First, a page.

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Revisiting the risk factors for multiple symptoms of temporomandibular disorders: A structured cross-sectional study
, Alkubaisy A., Baker A.A., Bawzeer A., M. Awad
Published in Bentham Science Publishers
2020
Volume: 14
   
Issue: 1
Pages: 503 - 510
Abstract
Background: The risk factors for Temporomandibular Disorders (TMD) are extensively studied, but the results showed no consistency. Only a small proportion of patients with TMD are likely to seek help and require treatment. Those individuals tend to present with multiple symptoms. This cohort of patients was not well investigated. Objective: The study aimed to examine the association between possible risk factors for presentation with multiple TMD symptoms. Methods: A population-based, cross-sectional study was conducted across 2101 individuals with an age range of 19-60 years. The condition was assessed via a detailed questionnaire comprising symptoms, habits, dental history, general health, sleep patterns, along with the completion of the Hospital Anxiety and Depression (HAD) scale, followed by an examination of the hypothesized clinical signs. The obtained data were tabulated and characterized the study population in a descriptive analysis in forms of percentages and frequencies. The significance level was set at P-value less than or equal to 0.005. The chi-squared test was implemented to assess the relationship between the multiple TMD symptoms reported and the potential risk factors. Results: Most participants reported a variable amount of stress. Moreover, 1528 (72.7 percent) mentioned abnormalities in sleep. About 80 percent had at least one TMD-related symptom. The multiple symptoms of TMD were identified among the 741 individuals. The following risk factors demonstrated association with a robust statistical significance (P=0.00), 1) occupation, 2) sleeping problems, 3) health concerns, 4) traumatic dental treatment, 5) various somatic symptoms, and 6) elevated HAD scale. When the outcomes of the clinical examination were analyzed, the statistical assessment could link soft tissue changes, namely; the cheek ridging and tongue indentations (P 0.00), with multiple symptoms of the condition. Conclusion: Multiple TMD symptoms were prevalent among individuals with elevated stress, abnormal sleep pattern, traumatic dental treatment, elevated HAD scale. The results highlighted the importance of psychological factors in the pathogenesis of TMD. © 2020 Gaballah et al.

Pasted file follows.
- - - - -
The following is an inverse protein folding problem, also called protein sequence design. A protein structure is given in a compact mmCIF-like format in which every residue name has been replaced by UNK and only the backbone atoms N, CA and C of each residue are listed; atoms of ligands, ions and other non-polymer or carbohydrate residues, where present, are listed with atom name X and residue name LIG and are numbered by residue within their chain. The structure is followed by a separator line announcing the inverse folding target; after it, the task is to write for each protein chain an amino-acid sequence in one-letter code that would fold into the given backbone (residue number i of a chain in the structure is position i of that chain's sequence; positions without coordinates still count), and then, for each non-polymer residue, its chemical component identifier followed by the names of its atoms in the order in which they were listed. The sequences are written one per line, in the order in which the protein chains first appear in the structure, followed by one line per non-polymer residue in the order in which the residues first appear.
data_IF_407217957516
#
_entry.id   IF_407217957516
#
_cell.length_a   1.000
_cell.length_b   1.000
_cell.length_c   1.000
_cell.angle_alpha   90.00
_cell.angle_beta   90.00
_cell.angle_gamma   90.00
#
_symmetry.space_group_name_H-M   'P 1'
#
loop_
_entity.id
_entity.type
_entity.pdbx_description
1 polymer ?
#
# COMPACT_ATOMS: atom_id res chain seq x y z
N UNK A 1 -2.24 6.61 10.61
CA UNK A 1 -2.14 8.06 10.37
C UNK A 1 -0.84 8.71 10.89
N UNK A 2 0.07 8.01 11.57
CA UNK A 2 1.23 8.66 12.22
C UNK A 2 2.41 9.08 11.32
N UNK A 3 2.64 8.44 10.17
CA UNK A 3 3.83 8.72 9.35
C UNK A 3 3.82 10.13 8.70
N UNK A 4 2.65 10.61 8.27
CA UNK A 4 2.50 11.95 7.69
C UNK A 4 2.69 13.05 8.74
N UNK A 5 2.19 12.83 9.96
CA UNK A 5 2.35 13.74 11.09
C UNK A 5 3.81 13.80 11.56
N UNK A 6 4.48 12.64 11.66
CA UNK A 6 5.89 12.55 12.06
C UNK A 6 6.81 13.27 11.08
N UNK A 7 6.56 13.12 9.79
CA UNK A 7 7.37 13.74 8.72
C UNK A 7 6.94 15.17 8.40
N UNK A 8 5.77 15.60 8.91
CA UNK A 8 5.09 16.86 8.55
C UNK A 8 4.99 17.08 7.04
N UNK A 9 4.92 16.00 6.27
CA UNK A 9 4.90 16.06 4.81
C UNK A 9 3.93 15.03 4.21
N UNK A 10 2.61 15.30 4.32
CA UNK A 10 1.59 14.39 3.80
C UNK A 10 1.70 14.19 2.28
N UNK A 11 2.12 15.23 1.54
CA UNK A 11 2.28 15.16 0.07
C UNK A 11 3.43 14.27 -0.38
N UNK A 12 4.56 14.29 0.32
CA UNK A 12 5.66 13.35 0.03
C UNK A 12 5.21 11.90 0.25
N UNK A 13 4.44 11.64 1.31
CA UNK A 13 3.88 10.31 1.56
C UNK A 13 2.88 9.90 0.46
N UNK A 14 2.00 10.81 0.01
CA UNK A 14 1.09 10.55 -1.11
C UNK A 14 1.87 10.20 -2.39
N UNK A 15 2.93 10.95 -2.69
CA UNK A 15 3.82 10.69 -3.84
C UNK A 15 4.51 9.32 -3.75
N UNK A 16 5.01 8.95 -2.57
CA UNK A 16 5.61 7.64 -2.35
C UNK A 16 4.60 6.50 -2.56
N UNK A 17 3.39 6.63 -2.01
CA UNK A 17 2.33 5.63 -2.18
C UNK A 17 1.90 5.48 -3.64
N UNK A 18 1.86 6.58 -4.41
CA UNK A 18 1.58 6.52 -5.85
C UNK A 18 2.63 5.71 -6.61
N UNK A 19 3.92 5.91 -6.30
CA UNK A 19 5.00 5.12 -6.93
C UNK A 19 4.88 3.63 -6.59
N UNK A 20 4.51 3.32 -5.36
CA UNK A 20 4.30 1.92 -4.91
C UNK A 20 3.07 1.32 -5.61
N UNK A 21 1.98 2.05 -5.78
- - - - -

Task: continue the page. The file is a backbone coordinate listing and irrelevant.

About the journal
JournalThe Open Dentistry Journal
PublisherBentham Science Publishers
ISSN18742106
Open AccessNo